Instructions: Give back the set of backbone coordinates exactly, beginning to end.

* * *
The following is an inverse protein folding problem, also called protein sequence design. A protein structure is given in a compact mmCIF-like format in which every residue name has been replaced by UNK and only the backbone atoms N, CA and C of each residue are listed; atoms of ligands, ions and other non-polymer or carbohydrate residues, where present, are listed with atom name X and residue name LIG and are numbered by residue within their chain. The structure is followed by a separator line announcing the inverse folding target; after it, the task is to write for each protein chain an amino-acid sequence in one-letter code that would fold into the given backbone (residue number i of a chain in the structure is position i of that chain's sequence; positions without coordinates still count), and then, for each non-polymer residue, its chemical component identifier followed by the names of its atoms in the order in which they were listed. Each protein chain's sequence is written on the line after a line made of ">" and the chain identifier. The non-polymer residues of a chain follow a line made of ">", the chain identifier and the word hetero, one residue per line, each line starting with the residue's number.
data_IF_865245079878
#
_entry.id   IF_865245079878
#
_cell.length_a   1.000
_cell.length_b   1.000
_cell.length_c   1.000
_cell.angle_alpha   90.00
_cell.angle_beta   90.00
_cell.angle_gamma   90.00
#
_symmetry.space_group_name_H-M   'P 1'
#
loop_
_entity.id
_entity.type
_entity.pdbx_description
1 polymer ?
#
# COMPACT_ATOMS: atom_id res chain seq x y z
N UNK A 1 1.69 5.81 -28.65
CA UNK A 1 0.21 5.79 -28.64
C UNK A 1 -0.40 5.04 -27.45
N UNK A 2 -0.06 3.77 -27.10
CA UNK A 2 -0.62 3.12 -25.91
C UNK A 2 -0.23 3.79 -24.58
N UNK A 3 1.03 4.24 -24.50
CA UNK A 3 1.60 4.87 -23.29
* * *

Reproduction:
The following is an inverse protein folding problem, also called protein sequence design. A protein structure is given in a compact mmCIF-like format in which every residue name has been replaced by UNK and only the backbone atoms N, CA and C of each residue are listed; atoms of ligands, ions and other non-polymer or carbohydrate residues, where present, are listed with atom name X and residue name LIG and are numbered by residue within their chain. The structure is followed by a separator line announcing the inverse folding target; after it, the task is to write for each protein chain an amino-acid sequence in one-letter code that would fold into the given backbone (residue number i of a chain in the structure is position i of that chain's sequence; positions without coordinates still count), and then, for each non-polymer residue, its chemical component identifier followed by the names of its atoms in the order in which they were listed. Each protein chain's sequence is written on the line after a line made of ">" and the chain identifier. The non-polymer residues of a chain follow a line made of ">", the chain identifier and the word hetero, one residue per line, each line starting with the residue's number.
data_IF_865245079878
#
_entry.id   IF_865245079878
#
_cell.length_a   1.000
_cell.length_b   1.000
_cell.length_c   1.000
_cell.angle_alpha   90.00
_cell.angle_beta   90.00
_cell.angle_gamma   90.00
#
_symmetry.space_group_name_H-M   'P 1'
#
loop_
_entity.id
_entity.type
_entity.pdbx_description
1 polymer ?
#
# COMPACT_ATOMS: atom_id res chain seq x y z
N UNK A 1 1.69 5.81 -28.65
CA UNK A 1 0.21 5.79 -28.64
C UNK A 1 -0.40 5.04 -27.45
N UNK A 2 -0.06 3.77 -27.10
CA UNK A 2 -0.62 3.12 -25.91
C UNK A 2 -0.23 3.79 -24.58
N UNK A 3 1.03 4.24 -24.50
CA UNK A 3 1.60 4.87 -23.29